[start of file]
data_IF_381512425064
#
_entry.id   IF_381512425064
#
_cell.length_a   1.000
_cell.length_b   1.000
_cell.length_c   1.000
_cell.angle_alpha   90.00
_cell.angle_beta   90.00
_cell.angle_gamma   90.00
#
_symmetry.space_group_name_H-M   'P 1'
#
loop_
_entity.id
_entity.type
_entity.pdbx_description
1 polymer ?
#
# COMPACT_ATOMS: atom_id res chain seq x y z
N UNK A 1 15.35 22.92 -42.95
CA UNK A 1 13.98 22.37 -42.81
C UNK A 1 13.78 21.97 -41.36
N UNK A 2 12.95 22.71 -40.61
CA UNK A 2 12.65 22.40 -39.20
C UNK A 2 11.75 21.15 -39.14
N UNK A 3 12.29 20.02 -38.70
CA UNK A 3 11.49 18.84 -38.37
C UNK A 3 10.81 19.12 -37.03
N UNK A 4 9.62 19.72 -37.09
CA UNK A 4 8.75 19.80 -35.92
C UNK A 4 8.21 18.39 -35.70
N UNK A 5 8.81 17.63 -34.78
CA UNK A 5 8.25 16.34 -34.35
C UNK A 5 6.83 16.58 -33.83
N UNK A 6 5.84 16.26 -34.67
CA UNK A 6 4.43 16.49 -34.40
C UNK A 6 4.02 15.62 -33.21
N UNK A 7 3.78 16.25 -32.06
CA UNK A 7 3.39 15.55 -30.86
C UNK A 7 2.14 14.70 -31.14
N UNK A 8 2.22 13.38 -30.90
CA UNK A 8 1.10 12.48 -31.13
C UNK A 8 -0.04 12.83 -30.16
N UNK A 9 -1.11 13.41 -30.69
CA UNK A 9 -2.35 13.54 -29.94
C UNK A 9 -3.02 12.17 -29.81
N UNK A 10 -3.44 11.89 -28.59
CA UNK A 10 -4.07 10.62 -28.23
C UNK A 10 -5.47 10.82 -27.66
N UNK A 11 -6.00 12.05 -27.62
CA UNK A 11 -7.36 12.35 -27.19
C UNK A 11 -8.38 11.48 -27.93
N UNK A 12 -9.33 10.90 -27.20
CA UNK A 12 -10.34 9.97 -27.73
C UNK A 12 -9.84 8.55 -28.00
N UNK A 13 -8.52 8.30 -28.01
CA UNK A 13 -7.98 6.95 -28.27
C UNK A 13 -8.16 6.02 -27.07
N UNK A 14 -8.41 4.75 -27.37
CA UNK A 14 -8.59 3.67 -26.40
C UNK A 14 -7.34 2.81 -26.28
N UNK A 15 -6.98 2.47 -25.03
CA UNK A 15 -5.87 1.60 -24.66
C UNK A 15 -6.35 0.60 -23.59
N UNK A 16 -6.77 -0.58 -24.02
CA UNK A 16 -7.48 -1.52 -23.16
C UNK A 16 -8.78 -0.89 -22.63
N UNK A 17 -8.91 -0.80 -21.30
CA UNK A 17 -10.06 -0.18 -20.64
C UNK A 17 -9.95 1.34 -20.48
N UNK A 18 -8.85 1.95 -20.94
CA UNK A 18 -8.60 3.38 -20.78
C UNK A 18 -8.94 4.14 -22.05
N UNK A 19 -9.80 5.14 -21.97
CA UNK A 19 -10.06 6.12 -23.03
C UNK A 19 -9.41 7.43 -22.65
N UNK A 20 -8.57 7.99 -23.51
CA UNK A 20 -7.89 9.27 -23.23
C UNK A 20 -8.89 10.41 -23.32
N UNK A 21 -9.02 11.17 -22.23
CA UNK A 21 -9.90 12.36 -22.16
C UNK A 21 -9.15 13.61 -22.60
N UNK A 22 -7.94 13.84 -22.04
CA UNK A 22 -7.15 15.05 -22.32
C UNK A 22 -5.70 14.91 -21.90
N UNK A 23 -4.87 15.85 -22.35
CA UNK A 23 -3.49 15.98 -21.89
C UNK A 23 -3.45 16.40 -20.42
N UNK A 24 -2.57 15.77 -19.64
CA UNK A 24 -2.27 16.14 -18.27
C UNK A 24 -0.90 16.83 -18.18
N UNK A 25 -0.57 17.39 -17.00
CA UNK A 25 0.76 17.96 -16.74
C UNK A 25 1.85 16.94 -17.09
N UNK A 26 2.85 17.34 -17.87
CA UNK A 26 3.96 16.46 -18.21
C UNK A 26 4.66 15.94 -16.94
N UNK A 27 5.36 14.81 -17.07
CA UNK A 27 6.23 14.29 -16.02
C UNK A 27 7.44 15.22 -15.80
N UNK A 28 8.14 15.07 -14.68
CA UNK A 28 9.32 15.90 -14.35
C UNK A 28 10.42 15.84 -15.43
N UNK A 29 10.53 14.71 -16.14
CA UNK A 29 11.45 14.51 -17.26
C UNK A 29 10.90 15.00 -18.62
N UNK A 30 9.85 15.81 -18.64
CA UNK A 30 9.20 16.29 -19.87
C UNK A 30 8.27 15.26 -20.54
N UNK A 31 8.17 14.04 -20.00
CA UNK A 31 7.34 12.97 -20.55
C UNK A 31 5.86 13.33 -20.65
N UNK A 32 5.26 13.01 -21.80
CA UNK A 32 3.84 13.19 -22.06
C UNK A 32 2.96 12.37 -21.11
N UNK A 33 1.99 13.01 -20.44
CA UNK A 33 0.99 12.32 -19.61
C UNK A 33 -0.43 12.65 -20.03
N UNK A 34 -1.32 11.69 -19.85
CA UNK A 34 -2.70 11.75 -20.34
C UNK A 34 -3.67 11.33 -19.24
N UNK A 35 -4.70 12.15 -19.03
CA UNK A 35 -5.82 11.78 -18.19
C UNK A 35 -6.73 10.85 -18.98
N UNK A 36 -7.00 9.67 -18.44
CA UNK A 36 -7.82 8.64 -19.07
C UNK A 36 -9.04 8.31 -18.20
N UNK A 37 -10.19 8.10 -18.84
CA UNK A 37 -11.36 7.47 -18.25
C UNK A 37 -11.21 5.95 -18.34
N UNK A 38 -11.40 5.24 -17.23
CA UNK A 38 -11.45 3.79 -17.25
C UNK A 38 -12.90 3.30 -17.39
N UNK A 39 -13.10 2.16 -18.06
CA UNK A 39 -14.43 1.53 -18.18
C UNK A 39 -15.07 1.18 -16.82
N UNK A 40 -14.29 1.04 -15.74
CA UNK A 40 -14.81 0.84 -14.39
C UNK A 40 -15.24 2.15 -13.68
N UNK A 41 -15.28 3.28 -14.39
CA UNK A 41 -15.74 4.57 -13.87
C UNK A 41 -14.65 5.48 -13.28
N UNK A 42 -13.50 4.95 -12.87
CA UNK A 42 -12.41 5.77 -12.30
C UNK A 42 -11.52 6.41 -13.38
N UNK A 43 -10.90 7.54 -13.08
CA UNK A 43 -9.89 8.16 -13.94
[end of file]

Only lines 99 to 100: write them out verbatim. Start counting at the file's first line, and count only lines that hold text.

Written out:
N UNK A 27 5.36 14.81 -17.07
CA UNK A 27 6.23 14.29 -16.02